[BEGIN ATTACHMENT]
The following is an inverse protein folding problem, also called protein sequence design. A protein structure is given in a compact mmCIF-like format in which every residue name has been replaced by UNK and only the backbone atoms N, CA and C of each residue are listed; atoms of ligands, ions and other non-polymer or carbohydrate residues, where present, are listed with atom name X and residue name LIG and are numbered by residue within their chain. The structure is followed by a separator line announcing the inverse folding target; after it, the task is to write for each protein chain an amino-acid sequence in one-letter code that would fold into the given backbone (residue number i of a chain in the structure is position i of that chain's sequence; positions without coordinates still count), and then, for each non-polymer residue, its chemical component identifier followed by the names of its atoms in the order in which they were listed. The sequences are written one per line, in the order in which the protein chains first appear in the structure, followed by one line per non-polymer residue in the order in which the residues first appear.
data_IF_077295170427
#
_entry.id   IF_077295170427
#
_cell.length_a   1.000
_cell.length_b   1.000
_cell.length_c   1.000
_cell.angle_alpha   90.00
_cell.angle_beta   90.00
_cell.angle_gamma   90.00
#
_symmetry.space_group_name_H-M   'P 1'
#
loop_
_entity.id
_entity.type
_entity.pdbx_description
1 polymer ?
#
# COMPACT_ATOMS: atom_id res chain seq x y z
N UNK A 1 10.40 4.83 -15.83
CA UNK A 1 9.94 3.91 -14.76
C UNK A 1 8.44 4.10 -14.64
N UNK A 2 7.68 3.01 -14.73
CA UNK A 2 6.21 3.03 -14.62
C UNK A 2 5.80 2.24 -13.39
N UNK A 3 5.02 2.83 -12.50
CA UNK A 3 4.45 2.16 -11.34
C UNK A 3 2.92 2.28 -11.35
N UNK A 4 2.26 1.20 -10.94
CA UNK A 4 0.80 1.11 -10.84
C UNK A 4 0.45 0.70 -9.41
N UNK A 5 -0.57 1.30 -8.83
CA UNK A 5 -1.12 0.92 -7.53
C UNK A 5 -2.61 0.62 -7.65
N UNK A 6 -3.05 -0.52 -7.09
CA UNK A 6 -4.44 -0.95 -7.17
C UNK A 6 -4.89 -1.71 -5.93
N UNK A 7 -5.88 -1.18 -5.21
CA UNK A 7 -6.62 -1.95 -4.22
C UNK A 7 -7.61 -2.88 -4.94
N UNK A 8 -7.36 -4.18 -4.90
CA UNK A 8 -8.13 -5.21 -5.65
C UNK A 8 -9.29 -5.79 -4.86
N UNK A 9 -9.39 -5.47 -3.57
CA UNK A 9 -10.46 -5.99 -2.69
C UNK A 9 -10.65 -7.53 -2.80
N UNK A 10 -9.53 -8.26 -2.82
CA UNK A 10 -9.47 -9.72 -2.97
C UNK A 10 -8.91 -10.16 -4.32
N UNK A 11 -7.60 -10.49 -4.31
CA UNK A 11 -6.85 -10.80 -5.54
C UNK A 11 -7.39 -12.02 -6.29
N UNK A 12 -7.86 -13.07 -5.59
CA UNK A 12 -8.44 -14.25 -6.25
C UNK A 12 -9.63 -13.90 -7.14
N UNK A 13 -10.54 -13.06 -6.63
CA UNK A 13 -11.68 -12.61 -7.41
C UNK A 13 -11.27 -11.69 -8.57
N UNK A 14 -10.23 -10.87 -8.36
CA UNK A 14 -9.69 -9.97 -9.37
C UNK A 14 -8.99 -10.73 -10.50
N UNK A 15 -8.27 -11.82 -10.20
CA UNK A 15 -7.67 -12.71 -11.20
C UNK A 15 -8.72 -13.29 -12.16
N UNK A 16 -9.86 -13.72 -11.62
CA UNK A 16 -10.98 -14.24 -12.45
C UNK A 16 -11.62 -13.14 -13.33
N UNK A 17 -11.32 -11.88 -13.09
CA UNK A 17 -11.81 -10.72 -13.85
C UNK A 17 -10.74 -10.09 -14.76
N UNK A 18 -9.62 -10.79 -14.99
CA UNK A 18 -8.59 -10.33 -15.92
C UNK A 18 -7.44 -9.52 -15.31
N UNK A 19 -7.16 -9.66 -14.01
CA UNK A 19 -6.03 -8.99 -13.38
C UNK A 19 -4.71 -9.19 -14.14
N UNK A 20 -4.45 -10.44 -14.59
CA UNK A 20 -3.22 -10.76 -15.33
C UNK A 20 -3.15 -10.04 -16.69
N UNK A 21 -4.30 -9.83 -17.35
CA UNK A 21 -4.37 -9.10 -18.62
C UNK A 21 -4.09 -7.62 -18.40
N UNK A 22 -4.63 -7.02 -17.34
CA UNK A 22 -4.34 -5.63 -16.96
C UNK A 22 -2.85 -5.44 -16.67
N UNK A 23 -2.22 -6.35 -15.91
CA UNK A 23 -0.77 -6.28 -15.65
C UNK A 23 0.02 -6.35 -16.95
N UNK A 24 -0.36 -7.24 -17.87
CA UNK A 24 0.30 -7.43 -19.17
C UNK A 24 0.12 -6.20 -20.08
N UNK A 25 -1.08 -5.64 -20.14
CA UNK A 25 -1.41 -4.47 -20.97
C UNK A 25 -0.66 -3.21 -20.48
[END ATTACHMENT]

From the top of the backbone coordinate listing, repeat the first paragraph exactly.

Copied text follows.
The following is an inverse protein folding problem, also called protein sequence design. A protein structure is given in a compact mmCIF-like format in which every residue name has been replaced by UNK and only the backbone atoms N, CA and C of each residue are listed; atoms of ligands, ions and other non-polymer or carbohydrate residues, where present, are listed with atom name X and residue name LIG and are numbered by residue within their chain. The structure is followed by a separator line announcing the inverse folding target; after it, the task is to write for each protein chain an amino-acid sequence in one-letter code that would fold into the given backbone (residue number i of a chain in the structure is position i of that chain's sequence; positions without coordinates still count), and then, for each non-polymer residue, its chemical component identifier followed by the names of its atoms in the order in which they were listed. The sequences are written one per line, in the order in which the protein chains first appear in the structure, followed by one line per non-polymer residue in the order in which the residues first appear.